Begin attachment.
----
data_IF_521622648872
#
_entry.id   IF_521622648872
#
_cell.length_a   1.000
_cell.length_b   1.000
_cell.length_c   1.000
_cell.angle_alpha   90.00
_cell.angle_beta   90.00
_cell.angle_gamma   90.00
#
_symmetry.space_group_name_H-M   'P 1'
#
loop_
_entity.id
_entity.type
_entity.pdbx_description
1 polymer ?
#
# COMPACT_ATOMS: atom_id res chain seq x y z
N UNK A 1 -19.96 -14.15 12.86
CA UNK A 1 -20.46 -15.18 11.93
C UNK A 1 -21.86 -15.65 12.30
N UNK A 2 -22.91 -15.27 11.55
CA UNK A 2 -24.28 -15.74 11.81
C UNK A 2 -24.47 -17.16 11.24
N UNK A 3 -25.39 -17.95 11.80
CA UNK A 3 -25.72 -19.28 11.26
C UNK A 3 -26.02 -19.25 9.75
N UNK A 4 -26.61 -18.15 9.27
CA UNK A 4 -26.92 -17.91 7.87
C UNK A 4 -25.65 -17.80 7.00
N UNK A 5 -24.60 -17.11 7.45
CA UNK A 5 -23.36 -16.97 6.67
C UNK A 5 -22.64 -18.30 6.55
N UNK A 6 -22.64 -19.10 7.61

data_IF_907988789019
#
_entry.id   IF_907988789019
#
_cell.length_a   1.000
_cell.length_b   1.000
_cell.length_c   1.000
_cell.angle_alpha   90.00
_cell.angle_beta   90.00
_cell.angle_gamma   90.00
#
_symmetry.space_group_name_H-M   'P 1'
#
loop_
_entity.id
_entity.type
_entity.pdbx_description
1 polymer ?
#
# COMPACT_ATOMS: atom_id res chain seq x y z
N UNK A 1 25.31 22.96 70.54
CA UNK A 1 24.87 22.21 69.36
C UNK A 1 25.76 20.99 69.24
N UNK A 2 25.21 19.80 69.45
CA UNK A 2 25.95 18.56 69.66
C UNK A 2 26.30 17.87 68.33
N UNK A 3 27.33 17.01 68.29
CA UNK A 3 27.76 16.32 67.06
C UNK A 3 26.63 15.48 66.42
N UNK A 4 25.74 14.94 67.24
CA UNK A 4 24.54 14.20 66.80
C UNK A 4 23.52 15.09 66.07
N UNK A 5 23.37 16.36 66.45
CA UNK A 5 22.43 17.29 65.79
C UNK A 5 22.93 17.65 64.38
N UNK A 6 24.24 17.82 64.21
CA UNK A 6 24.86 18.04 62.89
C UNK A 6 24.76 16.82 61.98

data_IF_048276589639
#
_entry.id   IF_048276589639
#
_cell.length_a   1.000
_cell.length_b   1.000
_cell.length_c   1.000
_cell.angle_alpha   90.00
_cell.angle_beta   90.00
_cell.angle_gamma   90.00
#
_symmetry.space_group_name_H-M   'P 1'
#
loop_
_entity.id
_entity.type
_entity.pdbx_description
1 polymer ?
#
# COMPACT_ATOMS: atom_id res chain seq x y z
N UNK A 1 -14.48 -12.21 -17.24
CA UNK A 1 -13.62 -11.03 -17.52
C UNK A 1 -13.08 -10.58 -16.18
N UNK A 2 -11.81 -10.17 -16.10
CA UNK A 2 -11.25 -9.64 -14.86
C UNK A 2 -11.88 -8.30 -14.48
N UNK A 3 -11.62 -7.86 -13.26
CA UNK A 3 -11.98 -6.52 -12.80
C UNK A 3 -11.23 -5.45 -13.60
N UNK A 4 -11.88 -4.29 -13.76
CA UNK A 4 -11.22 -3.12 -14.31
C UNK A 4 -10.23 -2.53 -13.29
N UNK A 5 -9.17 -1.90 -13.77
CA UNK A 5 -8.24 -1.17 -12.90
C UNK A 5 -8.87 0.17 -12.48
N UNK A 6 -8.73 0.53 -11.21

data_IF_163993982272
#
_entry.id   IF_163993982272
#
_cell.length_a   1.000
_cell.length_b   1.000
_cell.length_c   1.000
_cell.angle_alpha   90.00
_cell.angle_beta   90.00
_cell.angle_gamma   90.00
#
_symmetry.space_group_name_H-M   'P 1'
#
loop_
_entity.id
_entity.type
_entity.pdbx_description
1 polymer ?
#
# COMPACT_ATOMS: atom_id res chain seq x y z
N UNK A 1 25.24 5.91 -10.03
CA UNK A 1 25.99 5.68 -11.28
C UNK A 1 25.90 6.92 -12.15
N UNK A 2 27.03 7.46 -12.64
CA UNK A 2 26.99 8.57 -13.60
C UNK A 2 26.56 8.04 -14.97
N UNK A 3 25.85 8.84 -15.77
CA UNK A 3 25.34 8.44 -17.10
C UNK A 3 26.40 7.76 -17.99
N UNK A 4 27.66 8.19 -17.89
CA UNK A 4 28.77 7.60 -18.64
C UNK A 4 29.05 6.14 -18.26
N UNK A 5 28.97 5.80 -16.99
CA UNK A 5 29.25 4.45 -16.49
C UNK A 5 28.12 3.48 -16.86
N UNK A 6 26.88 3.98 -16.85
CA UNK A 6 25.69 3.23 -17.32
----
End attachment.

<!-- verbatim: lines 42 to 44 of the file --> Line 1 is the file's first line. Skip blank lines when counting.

_cell.length_b   1.000
_cell.length_c   1.000
_cell.angle_alpha   90.00